“Any large enterprise has key themes and problem areas that they know they need to address and prioritize. So a fintech may believe their technology is just what a large financial enterprise needs and may even generate some interest but nothing is going to happen unless the initiative is aligned with some areas of friction,” says Ingledew. Helping with that, FinTech Scotland maintains a constant dialogue with those larger organizations, identifying their ongoing priorities and problems. “By establishing that connection we can help to ensure that it’s not just collaboration by name, that it’s actually going to result in a trial, project, prototype or design around a particular problem statement.”
If big finance is their target, then fintechs also need to appreciate the complexity of the environment from the very start, he adds. “Any innovation opportunity has got to bring into play aspects of risk management, regulation, compliance and operational delivery.”
That is echoed by Callum Murray, founder and CEO of Amiqus, which provides staff and client onboarding technology, enabling financial services to transact and engage remotely.
In the past three years, there has been a definite shift by large enterprises from planning engagement with fintechs to actual engagement, he says. “Large enterprises do take a long time to move but they do move,” he says, “and when they do that scale can be quite fantastic. But the expectations that earlier stage companies have need to be set appropriately. They have to understand the ground rules: what are the requirements of a tier-one bank and what is the early stage company’s ability to meet them?”
And he adds: “Small companies can get to a certain point early with a great idea, raising some capital, but then they need to evolve the potential to the actual. They need to build in the various information governance and security standards and structures in order to be able to deliver a product to a bank. Because for the larger entities, it’s certainly viewed as very risky to err outside of the same old procurement routes,” says Murray.
“The good news is that the risk appetite has changed,” he says. “There are now many more examples of bigger banks and other financial enterprises engaging with smaller early stage companies and selling or using their products,” he says.
There are many benefits to forging such a partnership, but perhaps the greatest is the ability to prove that a startup’s offering can scale. “In coming together with a big enterprise, a fintech is going to get access to the capabilities, the resources, the customers and the route to market that they might take many decades to build themselves. Scaling is the big opportunity and those that have done that most successfully have worked in collaborative partnerships,” says Ingledew.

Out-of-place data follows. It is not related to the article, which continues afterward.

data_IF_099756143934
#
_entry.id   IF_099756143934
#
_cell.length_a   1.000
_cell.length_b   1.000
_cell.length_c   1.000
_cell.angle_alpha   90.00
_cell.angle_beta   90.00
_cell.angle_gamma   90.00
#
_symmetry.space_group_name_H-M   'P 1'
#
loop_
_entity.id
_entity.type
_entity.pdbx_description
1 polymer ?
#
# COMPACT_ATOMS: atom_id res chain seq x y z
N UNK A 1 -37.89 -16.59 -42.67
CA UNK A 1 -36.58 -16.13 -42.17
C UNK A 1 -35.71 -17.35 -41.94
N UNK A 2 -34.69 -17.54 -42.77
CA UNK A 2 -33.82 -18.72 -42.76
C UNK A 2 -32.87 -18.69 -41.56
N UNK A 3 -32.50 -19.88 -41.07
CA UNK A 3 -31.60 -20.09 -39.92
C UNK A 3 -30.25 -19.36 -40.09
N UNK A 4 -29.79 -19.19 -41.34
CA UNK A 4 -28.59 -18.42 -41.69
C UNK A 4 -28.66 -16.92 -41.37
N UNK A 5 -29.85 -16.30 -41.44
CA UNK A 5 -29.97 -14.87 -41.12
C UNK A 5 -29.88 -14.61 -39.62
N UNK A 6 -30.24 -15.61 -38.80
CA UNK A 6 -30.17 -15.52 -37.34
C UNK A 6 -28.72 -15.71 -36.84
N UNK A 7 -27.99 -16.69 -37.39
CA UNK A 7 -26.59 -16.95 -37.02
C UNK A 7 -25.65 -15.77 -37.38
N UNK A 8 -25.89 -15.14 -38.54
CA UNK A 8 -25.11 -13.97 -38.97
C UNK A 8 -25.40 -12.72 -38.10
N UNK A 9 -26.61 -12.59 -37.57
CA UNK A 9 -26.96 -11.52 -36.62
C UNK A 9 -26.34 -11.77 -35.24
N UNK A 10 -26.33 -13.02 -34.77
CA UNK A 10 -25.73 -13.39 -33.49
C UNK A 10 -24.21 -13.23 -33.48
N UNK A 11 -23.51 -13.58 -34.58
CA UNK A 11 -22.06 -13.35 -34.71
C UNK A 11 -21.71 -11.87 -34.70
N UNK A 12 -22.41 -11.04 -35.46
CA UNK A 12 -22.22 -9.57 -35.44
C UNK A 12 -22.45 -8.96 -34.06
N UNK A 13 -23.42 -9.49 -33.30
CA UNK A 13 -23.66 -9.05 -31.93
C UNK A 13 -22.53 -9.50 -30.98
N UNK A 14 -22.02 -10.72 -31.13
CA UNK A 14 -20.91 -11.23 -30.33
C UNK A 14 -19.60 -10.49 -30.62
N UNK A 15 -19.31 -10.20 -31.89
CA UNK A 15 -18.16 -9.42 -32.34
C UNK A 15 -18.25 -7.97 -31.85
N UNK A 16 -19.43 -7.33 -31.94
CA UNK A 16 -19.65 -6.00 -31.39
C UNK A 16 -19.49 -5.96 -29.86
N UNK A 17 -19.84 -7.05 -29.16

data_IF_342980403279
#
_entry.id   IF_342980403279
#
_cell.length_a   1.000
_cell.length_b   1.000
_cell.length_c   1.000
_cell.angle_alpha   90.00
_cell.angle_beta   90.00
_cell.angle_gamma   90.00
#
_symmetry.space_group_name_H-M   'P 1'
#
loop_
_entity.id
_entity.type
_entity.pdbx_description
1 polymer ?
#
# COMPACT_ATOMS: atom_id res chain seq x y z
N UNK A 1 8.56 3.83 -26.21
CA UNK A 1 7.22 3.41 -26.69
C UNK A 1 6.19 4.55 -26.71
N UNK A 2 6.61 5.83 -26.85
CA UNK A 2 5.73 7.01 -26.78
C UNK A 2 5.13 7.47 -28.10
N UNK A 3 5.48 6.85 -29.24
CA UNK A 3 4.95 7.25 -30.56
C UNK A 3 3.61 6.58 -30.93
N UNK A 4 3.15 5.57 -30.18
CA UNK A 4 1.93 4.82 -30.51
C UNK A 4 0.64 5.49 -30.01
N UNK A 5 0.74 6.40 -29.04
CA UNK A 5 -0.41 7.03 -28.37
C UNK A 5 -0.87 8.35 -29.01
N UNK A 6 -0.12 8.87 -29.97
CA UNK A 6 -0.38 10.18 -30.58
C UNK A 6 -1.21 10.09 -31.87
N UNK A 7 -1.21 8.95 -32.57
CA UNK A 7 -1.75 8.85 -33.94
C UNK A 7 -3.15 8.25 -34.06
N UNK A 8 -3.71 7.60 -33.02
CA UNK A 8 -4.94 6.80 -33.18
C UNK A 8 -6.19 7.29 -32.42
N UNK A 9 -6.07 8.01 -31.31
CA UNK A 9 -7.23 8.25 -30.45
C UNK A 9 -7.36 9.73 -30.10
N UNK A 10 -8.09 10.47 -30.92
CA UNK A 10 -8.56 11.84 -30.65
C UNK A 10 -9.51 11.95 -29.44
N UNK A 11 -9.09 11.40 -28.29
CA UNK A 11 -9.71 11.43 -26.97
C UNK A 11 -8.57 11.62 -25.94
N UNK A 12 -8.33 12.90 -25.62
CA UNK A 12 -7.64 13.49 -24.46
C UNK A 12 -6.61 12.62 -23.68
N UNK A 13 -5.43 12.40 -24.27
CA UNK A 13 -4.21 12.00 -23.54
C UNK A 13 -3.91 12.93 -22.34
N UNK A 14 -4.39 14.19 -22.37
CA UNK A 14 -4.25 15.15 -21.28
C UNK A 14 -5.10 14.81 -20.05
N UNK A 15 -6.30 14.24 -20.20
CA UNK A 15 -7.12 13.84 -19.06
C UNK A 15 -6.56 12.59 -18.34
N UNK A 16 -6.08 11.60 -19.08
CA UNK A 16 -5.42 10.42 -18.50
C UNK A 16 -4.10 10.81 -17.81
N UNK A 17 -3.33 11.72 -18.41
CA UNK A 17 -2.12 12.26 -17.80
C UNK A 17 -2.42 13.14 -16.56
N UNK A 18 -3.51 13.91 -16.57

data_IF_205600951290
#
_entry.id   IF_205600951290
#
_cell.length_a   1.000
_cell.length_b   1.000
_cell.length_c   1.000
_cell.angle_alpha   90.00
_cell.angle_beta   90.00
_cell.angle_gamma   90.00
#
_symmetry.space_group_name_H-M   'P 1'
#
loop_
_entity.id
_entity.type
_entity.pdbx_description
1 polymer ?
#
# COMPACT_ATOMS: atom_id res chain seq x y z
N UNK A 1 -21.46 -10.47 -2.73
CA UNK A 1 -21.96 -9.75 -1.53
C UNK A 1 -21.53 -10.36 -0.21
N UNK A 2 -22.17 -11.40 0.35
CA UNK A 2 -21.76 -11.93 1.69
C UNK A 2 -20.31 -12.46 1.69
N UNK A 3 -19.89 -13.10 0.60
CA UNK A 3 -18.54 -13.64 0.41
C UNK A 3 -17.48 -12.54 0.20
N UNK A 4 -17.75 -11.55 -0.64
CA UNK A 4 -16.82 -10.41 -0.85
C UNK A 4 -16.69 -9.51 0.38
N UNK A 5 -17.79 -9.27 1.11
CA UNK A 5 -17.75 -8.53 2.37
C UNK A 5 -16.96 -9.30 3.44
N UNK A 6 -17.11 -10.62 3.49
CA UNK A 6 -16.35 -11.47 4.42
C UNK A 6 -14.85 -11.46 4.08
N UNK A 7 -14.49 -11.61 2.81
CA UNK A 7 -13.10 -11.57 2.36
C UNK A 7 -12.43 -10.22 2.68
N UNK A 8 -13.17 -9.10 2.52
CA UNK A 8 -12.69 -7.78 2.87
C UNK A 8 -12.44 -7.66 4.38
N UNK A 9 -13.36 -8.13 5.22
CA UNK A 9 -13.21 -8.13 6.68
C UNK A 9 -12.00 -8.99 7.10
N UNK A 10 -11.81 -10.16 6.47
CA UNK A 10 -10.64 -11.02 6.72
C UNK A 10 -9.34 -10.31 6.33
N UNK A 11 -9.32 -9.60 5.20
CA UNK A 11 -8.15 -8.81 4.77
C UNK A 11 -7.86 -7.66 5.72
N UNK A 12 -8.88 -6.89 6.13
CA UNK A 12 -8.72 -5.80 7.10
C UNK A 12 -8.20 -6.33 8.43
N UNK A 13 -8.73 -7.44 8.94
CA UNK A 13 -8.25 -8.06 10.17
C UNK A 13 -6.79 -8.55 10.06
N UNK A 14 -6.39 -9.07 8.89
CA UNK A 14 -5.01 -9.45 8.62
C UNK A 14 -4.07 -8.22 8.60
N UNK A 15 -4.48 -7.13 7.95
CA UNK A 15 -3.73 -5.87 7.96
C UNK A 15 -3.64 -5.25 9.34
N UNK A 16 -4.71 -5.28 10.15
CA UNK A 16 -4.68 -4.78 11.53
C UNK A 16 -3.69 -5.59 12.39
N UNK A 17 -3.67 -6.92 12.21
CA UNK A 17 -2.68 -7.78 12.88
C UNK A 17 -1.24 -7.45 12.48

A prime example is FreeAgent, which provides cloud accounting to small businesses, freelancers and accountants. Following a partnership with RBS, more than 10,000 small businesses signed up for its service in the first year. That was proof enough for the bank which went on to acquire the company for £53 million ($69m).
“That’s a classic example of a three-man startup getting the right introduction into a tier-one full-service bank,” says SFE’s Jones, who had a hand in brokering the collaboration. “The relationship blossomed into a commercial deal and then, as they continued to build their capabilities and serve needs better, the bank decided, ‘We like this company so much, we’re going to buy it.’”
Given that technology is the common denominator in all such partnerships, there is an important role too for established tech players. “Partnering with companies such as Fujitsu and BT can have an enabling role,” says Ingledew. That’s helped by existing enterprise relationships and means the startup can leverage the required level of trust often required to take a deal forward.
“One of the benefits of the involvement of a larger tech company is that you already have tracks laid down: in areas such as security, resilience and procurement. That helps to enable fundamentals that need to be agreed before a financial institution will feel confident about basing any new service or capability on a small business’s innovation,” says Ingledew.
And the benefits are two-way. “A global tech player may have an established relationship with a large financial institution but they recognize that they need to be continually evolving and developing that client relationship with innovation and added value,” he says — something a carefully chosen fintech partner can inject.
There is another upside to such a relationship too — global reach. A partnership between the major tech company and a startup in one ecosystem can be leveraged to take the technology solution to other markets in different parts of the world. “It provides a potential footbridge into those global opportunities,” says Ingledew.
Behind all such activity is an awareness that today’s atmosphere of disruptive change demands broad and meaningful collaboration on problem-solving.
“The huge changes in the use of money and payments, the ways of engaging with customers, new digital products and much more have accelerated the need for open innovation and bringing a diversity of ideas,” says Ingledew. “And from both a social and economic point of view, more than ever we need different mindsets, people from different sectors with different backgrounds and ethnicities, from different generations to bring more creative ways of approaching problems,” says Ingledew.